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Monday, March 7, 2016

Joseph Gordon-Levitt Leaves Sandman

For fans of DC/Vertigo's Sandman, here's some unpleasant news. Joseph Gordon-Levitt, who was developing and championing a film adaptation of the beloved books, took to his Facebook page and announce that he will no longer be part of the production of "Sandman". [hit the jump to continue]

On his page, he said the following:
"So, as you might know if you like to follow these sorts of things, a while back, David Goyer and I made a producing deal with Warner Brothers to develop a movie adaptation of Neil Gaiman's SANDMAN. Neil himself came on as an executive producer, we hired the excellent screenwriter, Jack Thorne, and we started in on the ambitious task of adapting one of the most beloved and boundary-pushing titles in the world of comics. I was pleased with the progress we were making, even though we still had quite a ways to go. Recently, as you also might know if you like to follow these sorts of things, the sorta "ownership" (for lack of a better term) of the Sandman material changed hands when Warner Brothers shifted the entire catalogue of Vertigo comics (an imprint of DC) to their subsidiary, New Line. And a few months ago, I came to realize that the folks at New Line and I just don't see eye to eye on what makes Sandman special, and what a film adaptation could/should be. So unfortunately, I decided to remove myself from the project. I wish nothing but the best for the team moving forward. I'd like to thank all the great people I've had the opportunity to work with on this one. I've had a blast with and learned a ton from David and Jack. Niija Kuykendall, Greg Silverman, and everyone at Warner Brothers have been fantastic, as have Geoff Johns and everyone at DC. And it's been a particular privilege as well as a rocking good time getting to know Mr. Gaiman, whose generous insights and masterful work have certainly convinced me that the Lord of Dreams and the Prince of Stories are one and the same Endless pattern."

Writer Neil Gaiman, creator or the SANDMAN graphic novels also took to twitter to make clear how he feels about the situation. Gaiman says getting a Sandman film made is of little importance to him. He's happy with the books, so a film isn't really a priority. It should also be pointed out that Gaiman is not actually very much involved in the film. He informs a fan that he doesn't own the rights to the character, and is therefore more on the sidelines when it comes to a SANDMAN movie stating:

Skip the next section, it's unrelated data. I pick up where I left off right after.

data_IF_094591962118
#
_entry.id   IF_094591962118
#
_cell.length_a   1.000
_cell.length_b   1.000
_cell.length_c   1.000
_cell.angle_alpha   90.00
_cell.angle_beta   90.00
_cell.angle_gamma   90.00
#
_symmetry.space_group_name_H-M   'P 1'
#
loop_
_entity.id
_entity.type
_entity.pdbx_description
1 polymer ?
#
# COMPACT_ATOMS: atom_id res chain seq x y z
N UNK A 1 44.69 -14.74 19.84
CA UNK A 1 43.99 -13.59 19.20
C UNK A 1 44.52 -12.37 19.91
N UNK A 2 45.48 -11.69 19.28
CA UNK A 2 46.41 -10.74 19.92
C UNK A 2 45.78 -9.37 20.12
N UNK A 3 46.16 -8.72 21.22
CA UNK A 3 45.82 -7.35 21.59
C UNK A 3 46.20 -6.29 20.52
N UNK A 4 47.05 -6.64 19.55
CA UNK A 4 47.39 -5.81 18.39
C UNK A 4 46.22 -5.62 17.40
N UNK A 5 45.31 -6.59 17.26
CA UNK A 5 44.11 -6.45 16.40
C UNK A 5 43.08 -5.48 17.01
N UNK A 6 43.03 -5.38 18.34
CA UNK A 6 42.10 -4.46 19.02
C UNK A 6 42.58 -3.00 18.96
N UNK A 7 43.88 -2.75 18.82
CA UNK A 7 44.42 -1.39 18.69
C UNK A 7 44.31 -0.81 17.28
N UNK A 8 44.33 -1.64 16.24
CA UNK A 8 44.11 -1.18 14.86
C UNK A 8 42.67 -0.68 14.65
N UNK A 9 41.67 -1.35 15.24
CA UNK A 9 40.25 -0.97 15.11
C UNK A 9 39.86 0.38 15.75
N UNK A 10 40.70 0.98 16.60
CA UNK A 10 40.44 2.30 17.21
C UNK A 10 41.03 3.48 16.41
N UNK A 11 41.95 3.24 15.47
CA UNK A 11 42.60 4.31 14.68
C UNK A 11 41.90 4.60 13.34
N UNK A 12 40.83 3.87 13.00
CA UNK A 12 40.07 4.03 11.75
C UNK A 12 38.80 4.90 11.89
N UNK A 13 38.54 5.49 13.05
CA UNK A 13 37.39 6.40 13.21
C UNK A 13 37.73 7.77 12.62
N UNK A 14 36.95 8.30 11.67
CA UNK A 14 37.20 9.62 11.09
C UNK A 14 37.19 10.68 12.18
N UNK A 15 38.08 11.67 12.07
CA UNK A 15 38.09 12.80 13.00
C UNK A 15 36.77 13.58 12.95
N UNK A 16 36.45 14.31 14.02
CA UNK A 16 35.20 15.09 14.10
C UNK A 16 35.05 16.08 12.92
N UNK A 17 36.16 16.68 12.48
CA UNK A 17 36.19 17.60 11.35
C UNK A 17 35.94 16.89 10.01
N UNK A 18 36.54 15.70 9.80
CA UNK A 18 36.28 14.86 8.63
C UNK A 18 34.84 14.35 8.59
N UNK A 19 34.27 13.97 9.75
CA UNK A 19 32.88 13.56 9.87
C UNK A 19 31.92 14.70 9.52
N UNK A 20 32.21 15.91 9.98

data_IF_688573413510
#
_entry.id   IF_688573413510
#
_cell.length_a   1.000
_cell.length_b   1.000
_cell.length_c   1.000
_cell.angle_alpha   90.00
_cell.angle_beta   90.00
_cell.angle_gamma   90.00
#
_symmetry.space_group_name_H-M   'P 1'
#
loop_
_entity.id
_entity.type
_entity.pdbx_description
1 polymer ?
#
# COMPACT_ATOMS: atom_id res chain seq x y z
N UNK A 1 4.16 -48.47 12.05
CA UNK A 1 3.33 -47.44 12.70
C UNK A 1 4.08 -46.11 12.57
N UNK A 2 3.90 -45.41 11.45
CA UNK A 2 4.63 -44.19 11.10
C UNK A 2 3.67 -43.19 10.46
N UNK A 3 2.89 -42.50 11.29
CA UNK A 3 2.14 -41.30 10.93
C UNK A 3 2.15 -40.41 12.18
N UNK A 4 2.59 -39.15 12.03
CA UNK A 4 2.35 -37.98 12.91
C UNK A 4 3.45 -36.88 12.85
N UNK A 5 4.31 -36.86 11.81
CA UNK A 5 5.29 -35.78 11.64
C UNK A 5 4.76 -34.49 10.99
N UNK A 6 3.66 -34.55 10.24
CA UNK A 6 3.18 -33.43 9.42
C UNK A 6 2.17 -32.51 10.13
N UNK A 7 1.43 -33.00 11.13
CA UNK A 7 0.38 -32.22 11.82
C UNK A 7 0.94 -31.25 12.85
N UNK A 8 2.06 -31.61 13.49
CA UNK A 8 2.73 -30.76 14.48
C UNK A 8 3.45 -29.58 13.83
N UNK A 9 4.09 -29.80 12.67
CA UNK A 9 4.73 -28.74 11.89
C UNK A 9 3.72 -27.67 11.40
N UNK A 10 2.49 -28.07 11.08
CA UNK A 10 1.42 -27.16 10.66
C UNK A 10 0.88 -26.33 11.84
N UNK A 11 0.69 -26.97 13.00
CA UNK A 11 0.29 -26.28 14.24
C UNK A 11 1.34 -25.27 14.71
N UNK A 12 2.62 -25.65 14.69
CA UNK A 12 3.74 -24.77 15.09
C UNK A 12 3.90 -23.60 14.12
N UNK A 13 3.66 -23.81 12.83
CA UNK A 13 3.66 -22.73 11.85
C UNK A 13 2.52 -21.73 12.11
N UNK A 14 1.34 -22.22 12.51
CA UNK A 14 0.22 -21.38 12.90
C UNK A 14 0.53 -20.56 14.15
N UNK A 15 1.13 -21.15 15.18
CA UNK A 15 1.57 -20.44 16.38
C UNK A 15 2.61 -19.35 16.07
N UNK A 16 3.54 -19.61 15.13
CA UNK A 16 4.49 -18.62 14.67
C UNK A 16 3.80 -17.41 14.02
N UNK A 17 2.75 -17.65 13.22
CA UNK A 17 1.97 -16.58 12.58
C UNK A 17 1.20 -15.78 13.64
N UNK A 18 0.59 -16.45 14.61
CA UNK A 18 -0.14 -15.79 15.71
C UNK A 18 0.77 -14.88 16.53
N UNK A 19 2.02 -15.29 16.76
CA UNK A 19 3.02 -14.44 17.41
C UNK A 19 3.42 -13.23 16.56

"Reminder for the curious: I don't own SANDMAN. @DCComics does. I don't choose who writes scripts, the director, producer or cast."
In his farewell announcement, Gordon-Levitt expressed his admiration for Gaiman and that he'd still want to collaborate with the writer on something else in the future. Gaiman replies:
"I very much hope so. I would love to work with (Gordon-Levitt) some more. He's smart, honest & really nice. And, for the record, my respect for (JGL) is undiminished. Getting to know him was the best bit of the last round. He's special.
So where does this leave Sandman? Well, it's hard to say. Working with Goyer, JGL had a hard enough time getting things going as it is, so there's a good chance we may not hear from this film for a while. But who knows? With him moving on, perhaps they can move forward in a different direction that will expedite the creation of the film.

To the unfamiliar, the Sandman is comic book series written by Neil Gaiman and published by DC Comics imprint Vertigo. It tells the story of Dream of the Endless, who rules over the world of dreams. The main character of The Sandman is Dream, also known as Morpheus and other names, who is one of the seven Endless. The other Endless are Destiny, Death, Desire, Despair, Delirium, who was once Delight, and Destruction, who turned his back on his duties. The series is famous for Gaiman's trademark use of anthropomorphic personification of various metaphysical entities, while also blending mythology and history in its horror setting within the DC Universe. The Sandman is a story about stories and how Morpheus, the Lord of Dreams, is captured and subsequently learns that sometimes change is inevitable. Critically acclaimed, The Sandman was one of the first few graphic novels ever to be on the New York Times Best Seller list, along with Maus, Watchmen and The Dark Knight Returns.
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